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Valuing an associate degree

Last week, an article in US News and World Report captured the value of an associate degree. It’s somewhere between $2-$3.60 per hour, depending upon what you’re comparing it to. An associate degree will allow the holder to earn $16-$29 more per day. That’s not a whole lot when gas is $4 per gallon and a pound of ground beef is approaching $7.

I have said in the past that the value of an associate degree is precisely what makes it a hard sell. Right now, the average Uber driver makes about $30 per hour. On an annualized basis, that’s about $18,000 more per year than the average associate degree holder makes. Even a DoorDash driver makes nearly $4,000 more per year than the average 2-year grad does.

The key to maximizing the value of an associate degree lies in finishing it. At Washtenaw Community College, fewer than 30% of students who start out on a two-year degree path actually graduate. The earning potential for a certificate is even lower, if that’s the only credential a person ends up with. Pairing a certificate with a degree one already has could be a smart career move. Unfortunately, most students who earn a certificate aren’t upgrading an earlier degree. They’re scrapping together a few college credits and calling it good.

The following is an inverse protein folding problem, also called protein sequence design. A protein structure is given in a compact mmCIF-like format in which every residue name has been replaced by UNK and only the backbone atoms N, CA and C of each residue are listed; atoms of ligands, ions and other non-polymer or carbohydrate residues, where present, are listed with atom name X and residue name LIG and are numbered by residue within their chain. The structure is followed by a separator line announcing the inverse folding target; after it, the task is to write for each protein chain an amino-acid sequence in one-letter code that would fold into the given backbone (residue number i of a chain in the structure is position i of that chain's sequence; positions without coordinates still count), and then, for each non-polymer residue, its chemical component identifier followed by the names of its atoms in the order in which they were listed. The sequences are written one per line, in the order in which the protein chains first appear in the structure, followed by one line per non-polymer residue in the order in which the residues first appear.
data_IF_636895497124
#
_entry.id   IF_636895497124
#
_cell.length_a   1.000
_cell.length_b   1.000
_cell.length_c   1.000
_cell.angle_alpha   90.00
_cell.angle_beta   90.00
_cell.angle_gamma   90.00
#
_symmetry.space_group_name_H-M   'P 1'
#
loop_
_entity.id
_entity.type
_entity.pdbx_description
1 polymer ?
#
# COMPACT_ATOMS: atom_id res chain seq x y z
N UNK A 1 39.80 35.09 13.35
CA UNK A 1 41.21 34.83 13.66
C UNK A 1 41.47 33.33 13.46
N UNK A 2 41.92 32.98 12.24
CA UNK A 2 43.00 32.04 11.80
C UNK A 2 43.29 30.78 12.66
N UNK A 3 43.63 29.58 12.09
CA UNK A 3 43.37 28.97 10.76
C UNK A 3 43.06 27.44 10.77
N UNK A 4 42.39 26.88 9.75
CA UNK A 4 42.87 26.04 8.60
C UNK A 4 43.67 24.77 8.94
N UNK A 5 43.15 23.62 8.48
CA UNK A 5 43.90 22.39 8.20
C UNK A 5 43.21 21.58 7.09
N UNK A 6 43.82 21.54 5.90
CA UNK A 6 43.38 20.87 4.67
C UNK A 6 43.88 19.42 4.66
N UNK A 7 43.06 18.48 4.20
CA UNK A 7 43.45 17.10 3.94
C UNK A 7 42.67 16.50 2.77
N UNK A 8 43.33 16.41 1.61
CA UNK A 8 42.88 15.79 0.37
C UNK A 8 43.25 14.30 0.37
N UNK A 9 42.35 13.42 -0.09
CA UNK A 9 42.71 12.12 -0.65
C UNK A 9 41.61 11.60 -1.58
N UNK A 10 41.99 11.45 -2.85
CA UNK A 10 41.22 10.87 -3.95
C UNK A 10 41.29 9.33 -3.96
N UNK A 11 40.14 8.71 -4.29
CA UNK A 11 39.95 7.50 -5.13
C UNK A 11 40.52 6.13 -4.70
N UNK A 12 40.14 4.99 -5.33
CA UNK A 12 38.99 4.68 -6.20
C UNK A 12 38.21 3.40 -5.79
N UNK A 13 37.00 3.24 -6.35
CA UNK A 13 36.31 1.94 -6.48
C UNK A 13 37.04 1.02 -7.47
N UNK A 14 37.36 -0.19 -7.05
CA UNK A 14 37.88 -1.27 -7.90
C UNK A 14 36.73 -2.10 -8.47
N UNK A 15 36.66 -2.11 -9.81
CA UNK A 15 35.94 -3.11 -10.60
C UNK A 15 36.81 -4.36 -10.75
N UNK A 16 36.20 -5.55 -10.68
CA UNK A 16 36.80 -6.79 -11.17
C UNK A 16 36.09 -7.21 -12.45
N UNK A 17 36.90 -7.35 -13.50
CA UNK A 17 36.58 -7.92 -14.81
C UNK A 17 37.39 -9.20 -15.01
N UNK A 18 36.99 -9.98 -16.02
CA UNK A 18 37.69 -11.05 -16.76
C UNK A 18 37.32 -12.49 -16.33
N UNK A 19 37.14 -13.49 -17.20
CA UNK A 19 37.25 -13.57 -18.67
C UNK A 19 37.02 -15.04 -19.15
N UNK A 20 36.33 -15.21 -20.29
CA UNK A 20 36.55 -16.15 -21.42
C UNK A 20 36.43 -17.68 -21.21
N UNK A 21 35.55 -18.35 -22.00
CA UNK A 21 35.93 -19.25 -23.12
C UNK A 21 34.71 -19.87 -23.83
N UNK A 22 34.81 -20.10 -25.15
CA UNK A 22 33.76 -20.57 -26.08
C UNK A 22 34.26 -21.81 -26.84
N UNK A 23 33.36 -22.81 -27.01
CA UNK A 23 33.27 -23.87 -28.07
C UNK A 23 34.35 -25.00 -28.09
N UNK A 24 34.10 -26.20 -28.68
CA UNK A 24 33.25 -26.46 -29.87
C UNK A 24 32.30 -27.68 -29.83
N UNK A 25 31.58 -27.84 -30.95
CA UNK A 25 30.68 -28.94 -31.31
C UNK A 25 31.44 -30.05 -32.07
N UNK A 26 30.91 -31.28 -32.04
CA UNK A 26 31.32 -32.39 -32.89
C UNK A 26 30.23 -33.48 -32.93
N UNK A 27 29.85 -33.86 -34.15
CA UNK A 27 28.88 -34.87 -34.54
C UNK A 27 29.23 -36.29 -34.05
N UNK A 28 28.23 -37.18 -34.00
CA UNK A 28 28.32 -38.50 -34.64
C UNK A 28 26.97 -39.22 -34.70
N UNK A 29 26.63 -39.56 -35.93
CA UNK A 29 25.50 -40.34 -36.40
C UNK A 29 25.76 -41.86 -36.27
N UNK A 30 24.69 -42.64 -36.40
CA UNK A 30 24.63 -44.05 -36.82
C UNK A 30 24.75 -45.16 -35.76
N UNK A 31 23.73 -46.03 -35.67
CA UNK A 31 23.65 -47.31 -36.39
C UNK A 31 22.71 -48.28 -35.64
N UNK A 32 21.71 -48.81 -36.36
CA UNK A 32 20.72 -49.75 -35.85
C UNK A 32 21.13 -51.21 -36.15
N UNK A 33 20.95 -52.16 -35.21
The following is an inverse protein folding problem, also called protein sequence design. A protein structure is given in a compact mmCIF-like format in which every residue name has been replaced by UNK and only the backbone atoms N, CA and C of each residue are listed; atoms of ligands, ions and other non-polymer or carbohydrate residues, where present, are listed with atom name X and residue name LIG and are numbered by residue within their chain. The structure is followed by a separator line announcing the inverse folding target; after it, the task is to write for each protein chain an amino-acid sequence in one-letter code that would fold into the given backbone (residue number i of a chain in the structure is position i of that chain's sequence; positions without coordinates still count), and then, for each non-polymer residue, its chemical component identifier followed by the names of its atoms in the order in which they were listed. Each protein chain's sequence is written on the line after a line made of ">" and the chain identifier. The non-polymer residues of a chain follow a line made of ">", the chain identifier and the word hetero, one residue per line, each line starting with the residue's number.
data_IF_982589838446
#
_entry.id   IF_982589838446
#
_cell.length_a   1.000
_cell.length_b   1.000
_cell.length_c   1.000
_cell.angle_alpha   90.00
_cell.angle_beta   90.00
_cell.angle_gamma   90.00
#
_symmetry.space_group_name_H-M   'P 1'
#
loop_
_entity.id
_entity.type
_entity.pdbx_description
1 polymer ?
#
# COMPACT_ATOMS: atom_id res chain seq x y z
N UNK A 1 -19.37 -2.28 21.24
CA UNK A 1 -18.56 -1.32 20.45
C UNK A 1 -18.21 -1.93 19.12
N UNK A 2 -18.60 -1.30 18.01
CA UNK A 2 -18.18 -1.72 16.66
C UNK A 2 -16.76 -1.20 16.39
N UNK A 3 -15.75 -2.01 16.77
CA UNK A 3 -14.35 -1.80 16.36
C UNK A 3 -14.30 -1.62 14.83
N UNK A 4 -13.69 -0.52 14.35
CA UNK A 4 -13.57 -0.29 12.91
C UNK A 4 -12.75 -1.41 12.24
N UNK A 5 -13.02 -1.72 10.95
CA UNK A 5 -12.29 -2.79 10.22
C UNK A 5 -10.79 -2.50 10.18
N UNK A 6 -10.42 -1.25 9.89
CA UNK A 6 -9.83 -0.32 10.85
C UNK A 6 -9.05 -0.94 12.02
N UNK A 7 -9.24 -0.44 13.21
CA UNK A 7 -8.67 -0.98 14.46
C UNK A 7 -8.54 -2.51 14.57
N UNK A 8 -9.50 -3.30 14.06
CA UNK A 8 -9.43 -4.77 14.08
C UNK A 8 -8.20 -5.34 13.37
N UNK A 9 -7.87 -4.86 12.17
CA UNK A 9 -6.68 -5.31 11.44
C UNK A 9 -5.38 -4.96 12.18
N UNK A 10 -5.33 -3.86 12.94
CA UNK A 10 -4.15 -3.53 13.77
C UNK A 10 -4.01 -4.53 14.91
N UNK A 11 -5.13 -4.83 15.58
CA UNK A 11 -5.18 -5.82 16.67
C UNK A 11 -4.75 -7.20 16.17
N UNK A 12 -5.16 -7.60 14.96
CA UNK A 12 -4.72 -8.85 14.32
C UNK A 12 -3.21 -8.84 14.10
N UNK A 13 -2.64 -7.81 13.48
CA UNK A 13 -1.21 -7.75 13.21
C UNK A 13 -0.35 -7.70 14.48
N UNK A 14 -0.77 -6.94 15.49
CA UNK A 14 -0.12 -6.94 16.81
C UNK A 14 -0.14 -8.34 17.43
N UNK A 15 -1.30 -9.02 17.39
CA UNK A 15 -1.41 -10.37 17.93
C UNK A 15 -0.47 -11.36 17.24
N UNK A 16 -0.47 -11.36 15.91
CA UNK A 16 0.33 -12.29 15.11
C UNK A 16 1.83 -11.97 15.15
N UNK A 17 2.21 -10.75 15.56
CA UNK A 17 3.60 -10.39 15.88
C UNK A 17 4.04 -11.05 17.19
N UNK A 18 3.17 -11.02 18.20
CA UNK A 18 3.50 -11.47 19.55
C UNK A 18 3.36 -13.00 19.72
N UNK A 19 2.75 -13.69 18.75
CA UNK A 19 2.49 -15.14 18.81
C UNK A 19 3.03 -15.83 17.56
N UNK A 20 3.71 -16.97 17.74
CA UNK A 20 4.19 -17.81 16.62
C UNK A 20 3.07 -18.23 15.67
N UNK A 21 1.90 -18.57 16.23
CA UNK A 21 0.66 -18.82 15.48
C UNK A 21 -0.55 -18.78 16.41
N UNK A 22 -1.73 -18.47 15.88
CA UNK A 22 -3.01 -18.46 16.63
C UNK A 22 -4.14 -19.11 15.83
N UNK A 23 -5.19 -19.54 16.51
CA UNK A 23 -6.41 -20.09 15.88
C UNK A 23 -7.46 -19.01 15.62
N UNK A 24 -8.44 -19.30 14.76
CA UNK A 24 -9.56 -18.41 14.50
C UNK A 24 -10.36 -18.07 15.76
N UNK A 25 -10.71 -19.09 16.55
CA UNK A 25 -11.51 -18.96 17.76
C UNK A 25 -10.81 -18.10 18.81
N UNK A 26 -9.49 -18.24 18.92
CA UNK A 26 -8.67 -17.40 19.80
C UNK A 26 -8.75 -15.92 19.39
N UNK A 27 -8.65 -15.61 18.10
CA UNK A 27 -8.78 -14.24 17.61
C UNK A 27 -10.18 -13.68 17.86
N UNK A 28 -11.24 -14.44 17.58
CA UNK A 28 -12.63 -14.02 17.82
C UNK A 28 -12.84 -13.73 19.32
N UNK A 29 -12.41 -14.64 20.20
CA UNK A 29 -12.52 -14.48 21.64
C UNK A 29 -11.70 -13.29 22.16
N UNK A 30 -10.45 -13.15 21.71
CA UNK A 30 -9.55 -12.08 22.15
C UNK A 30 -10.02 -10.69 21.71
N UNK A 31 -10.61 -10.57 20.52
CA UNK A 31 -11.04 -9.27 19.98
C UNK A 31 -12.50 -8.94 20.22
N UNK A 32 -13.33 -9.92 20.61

A certificate places those students squarely in the “some college, no degree” category – exactly what the State of Michigan now wants to avoid. It’s not going to be long before the state legislature changes the community college funding model to discourage certificates for students with no prior credential. That will put WCC in a bit of a bind.

Shift from Associate degree could cost WCC

Currently, WCC offers more than twice as many certificates as associate degree programs. Of the four nominally “new” credentials WCC developed this year, zero of them were degree programs. And zero of them represented new academic areas. All of them consisted of existing courses that WCC offers as part of other programs.

Right now, the State is underwriting the cost of putting many people on the path to earning 60 credits. If the state’s community college funding model shifts to favor 60-credit degree programs, WCC could leave a significant portion of its state funding on the table.

Refocusing on 60-credit programs will not be easy. After all, WCC has spent more than a decade dismantling its two-year degree programs. From an occupational/technical education perspective, WCC has lost a lot of capacity in that time. Returning to a predominantly 60-credit, degree granting institution will take significant time, money, and planning. It will also require a new vision for Washtenaw County’s future, which seems to be woefully absent.

The WCC Trustees have yet to articulate their vision for the “change” they called for a decade ago. WCC’s current condition should make the taxpayers wonder exactly what long-term plan they are following for the College. It should also make the taxpayers wonder whether our continued investment in WCC is warranted without a coherent explanation of where the Trustees are taking us.

Photo Credit: Automobile Italia , via Flickr